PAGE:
It is easiest to trap carbon in fields with a mixed species of seven or more plants. The Jena experiment in Germany (Ref 2) has proved this. With a species mix of 8-16 they saw an increase of carbon production in soil of 21.8% more than in a plot with low density of 1-4 plant species. The experiments and observations have also proved that mixed species enable the soil to create more humus and a deeper soil generally, which enables better water management with more nutrients, including nitrogen. Gabe Brown, a pioneer regenerative farming in the USA, agrees and takes it further to say that adding animals into the mix, again increases fertility and further carbon capture. Nitrogen is needed by plants and is usually added artificially. Artificial nitrogen fertilisers are attributed to poisonous algae blooms, the near death of the Great Barrier Reef, the massive explosion in Beirut from age-deterioration and the major issue of reducing the proper function of our soils and plants. Indeed, synthetic fertilisers are one of the most energy intensive, environmentally damaging inputs in agriculture. Therefore, it is important to add it naturally whenever possible and it is efficient to do so through a mixed herbal ley /pasture.
We can either add Nitrogen with artificial fertilisers, or with plants that help microbes to make it, including legumes – also clover and vetch found in herbal leys, which also have other benefits.
We could just leave these mixed herbal leys and cut them for hay or silage, but farmers do need to be profitable and animal grazing can also add an extra level of fertilisation with their urine and manure. Such herbal leys can also be used to give the land a break from growing crops and reboot the fungal and microbial life in the soil. We cannot eat such grasses and herbs and so, in a world where food is needed for a growing population, it makes some sense to provide meat from such a system. We must always beware, though, that overgrazing and use of synthetic inputs can increase soil erosion and carbon loss.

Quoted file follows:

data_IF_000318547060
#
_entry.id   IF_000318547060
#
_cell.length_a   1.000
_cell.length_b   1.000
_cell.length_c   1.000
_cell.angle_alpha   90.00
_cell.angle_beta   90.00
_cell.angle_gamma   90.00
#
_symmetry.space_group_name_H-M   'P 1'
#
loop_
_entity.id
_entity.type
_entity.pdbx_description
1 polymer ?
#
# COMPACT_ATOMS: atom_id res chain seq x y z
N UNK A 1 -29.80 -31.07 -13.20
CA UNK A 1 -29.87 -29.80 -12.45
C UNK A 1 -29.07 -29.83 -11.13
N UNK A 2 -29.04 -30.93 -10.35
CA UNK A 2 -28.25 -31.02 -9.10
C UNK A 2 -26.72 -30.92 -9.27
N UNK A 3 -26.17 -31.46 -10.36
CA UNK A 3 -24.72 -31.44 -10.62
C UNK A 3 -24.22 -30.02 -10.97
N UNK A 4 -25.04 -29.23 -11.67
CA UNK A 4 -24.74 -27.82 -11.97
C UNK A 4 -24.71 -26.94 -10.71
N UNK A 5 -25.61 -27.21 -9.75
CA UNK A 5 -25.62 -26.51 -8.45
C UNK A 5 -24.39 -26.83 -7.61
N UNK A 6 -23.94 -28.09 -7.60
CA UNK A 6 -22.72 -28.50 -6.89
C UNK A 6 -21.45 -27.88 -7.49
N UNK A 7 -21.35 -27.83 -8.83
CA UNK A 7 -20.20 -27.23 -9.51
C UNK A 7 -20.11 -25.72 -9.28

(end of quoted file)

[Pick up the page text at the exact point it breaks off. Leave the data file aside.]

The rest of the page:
Some may argue that there are regions of Britain that don’t lend themselves to arable production. Indeed, it would be very hard to produce crops on the many thin, hilly soils, but agroforestry, silvopasture and rewilding offer alternatives for such areas. They will require much time, knowledge and care to create. This marginal land, not suitable for crop production, could be rewilded, but again, such land benefits from the introduction of some animal species and these will eventually need management in order that stocks don’t get overlarge for the area. (Link Isabella Tree). Again, meat from such management is far healthier for us than that which is mass produced in intensive farms.